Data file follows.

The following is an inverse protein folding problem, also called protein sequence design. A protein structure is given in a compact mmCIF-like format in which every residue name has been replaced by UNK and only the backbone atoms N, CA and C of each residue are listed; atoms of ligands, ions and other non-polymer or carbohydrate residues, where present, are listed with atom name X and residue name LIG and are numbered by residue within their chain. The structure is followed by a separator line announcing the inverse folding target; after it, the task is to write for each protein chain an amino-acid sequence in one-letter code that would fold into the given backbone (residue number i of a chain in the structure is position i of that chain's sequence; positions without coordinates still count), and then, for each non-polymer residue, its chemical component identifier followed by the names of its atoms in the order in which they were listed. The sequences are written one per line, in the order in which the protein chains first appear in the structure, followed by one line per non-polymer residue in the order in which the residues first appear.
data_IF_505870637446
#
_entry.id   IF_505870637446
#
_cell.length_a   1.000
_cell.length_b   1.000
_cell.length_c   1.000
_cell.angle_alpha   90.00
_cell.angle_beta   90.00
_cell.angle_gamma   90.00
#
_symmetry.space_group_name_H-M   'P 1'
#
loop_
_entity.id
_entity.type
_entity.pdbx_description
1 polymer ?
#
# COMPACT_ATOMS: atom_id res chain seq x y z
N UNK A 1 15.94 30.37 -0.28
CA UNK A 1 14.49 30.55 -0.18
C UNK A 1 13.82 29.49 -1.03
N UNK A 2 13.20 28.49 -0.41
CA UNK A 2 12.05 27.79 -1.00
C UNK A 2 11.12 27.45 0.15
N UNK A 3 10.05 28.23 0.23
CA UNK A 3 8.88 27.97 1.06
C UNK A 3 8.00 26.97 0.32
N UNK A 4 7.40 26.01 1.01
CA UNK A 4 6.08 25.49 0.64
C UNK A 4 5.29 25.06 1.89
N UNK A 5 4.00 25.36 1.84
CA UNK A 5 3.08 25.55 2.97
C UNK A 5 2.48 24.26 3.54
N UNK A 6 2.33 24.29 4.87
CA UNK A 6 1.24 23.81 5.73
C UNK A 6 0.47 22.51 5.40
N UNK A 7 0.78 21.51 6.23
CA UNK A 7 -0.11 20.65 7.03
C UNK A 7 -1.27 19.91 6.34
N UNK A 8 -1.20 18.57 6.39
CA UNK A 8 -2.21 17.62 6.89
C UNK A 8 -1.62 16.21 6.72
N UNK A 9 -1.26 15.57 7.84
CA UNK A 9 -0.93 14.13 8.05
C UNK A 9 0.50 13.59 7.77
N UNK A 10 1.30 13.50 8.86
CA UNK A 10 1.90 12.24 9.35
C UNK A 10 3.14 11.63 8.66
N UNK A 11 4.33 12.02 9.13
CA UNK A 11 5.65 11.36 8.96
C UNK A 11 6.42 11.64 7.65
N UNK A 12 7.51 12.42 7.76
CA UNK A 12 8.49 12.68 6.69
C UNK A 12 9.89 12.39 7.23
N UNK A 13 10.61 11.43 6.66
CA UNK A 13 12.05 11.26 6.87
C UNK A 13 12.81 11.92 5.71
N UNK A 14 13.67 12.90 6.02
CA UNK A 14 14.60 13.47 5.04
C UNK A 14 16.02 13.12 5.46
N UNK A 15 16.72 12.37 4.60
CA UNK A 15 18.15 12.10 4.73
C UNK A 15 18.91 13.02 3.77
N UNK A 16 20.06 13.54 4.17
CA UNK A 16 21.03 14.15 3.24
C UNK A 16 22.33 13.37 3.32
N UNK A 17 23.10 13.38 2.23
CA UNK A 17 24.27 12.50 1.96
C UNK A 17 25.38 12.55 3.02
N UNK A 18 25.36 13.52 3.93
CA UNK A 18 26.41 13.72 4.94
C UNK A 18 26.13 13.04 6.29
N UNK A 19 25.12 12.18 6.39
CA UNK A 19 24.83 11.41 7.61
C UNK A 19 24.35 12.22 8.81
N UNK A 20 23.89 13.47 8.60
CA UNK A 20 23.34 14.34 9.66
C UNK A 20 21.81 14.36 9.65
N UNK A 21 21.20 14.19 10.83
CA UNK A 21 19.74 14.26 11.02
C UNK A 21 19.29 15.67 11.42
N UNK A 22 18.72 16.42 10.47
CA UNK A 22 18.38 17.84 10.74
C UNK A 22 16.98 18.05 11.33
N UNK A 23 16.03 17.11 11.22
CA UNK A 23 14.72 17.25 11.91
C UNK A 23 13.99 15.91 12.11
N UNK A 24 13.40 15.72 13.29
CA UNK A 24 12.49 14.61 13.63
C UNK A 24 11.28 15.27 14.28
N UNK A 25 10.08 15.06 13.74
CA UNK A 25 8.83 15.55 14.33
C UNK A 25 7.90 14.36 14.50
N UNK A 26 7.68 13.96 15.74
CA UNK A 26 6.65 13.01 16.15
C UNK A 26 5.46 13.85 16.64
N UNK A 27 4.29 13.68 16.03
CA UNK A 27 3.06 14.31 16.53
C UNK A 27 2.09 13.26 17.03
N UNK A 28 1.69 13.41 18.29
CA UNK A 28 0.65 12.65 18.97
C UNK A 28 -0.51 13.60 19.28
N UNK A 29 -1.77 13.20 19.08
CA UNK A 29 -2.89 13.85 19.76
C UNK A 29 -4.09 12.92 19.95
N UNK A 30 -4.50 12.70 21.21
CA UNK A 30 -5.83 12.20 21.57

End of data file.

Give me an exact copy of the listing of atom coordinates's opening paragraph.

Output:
The following is an inverse protein folding problem, also called protein sequence design. A protein structure is given in a compact mmCIF-like format in which every residue name has been replaced by UNK and only the backbone atoms N, CA and C of each residue are listed; atoms of ligands, ions and other non-polymer or carbohydrate residues, where present, are listed with atom name X and residue name LIG and are numbered by residue within their chain. The structure is followed by a separator line announcing the inverse folding target; after it, the task is to write for each protein chain an amino-acid sequence in one-letter code that would fold into the given backbone (residue number i of a chain in the structure is position i of that chain's sequence; positions without coordinates still count), and then, for each non-polymer residue, its chemical component identifier followed by the names of its atoms in the order in which they were listed. The sequences are written one per line, in the order in which the protein chains first appear in the structure, followed by one line per non-polymer residue in the order in which the residues first appear.